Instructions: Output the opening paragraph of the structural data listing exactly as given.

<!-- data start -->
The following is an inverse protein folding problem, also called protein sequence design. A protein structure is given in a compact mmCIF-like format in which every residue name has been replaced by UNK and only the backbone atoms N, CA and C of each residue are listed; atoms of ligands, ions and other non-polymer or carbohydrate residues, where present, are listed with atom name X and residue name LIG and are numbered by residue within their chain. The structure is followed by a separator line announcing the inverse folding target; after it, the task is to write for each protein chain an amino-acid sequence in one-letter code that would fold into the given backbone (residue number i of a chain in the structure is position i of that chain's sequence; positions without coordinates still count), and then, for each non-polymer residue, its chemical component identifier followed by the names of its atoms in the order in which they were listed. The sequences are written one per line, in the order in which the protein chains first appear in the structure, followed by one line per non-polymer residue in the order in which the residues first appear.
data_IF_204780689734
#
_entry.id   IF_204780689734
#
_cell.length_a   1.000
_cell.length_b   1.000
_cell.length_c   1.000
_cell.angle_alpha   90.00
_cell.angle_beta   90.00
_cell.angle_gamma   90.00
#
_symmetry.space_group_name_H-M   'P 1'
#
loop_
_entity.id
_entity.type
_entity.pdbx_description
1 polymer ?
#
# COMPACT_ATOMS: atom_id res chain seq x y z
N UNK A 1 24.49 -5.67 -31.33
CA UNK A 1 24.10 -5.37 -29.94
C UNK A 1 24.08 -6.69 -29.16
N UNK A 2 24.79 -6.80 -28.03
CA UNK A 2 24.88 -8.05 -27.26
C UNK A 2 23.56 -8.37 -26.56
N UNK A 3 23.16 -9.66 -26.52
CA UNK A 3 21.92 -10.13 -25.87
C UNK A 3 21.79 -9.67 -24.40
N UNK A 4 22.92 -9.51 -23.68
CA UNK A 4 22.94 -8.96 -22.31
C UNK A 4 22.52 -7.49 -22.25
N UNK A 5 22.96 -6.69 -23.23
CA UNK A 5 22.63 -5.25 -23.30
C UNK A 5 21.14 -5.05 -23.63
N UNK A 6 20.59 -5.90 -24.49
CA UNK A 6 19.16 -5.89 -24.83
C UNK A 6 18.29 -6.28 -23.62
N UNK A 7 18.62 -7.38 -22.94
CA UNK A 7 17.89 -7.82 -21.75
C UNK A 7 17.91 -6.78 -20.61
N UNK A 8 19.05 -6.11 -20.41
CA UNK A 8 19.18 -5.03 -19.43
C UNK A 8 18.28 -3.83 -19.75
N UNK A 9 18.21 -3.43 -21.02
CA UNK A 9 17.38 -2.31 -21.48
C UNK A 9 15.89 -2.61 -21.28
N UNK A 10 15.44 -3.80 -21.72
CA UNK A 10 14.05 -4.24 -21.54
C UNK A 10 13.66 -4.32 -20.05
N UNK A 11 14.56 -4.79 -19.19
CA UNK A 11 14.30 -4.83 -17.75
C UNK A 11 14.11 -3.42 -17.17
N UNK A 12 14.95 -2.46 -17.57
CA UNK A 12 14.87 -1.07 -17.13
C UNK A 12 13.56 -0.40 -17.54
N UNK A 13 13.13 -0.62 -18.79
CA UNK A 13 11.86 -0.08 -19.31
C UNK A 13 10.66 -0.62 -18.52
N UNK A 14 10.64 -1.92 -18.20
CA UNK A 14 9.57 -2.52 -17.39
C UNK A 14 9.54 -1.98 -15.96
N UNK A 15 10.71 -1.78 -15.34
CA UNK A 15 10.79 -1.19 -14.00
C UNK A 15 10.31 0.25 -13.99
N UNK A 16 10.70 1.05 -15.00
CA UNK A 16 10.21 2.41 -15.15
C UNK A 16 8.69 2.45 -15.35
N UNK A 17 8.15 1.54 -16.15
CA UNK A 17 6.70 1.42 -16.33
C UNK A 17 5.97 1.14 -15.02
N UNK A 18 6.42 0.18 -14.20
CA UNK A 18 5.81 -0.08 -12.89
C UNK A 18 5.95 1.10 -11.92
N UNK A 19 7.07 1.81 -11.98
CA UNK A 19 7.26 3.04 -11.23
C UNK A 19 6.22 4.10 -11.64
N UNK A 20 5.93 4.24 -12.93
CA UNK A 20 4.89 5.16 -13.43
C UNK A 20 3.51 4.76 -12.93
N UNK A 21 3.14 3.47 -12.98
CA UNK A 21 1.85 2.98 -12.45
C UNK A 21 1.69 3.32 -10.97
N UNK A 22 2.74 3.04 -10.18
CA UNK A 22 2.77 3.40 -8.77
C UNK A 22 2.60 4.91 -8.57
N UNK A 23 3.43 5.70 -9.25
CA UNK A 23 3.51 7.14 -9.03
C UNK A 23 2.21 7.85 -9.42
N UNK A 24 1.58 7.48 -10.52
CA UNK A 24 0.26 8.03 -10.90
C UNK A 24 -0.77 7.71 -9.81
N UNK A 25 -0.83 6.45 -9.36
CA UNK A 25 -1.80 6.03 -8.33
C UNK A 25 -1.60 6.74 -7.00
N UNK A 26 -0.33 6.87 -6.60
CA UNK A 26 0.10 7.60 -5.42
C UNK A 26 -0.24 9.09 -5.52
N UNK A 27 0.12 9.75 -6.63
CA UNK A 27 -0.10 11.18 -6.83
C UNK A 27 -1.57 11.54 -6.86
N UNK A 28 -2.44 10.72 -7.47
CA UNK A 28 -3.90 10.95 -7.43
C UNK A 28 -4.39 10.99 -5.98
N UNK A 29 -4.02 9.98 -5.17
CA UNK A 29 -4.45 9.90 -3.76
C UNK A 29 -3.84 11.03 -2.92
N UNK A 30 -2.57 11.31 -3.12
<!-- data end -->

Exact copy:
The following is an inverse protein folding problem, also called protein sequence design. A protein structure is given in a compact mmCIF-like format in which every residue name has been replaced by UNK and only the backbone atoms N, CA and C of each residue are listed; atoms of ligands, ions and other non-polymer or carbohydrate residues, where present, are listed with atom name X and residue name LIG and are numbered by residue within their chain. The structure is followed by a separator line announcing the inverse folding target; after it, the task is to write for each protein chain an amino-acid sequence in one-letter code that would fold into the given backbone (residue number i of a chain in the structure is position i of that chain's sequence; positions without coordinates still count), and then, for each non-polymer residue, its chemical component identifier followed by the names of its atoms in the order in which they were listed. The sequences are written one per line, in the order in which the protein chains first appear in the structure, followed by one line per non-polymer residue in the order in which the residues first appear.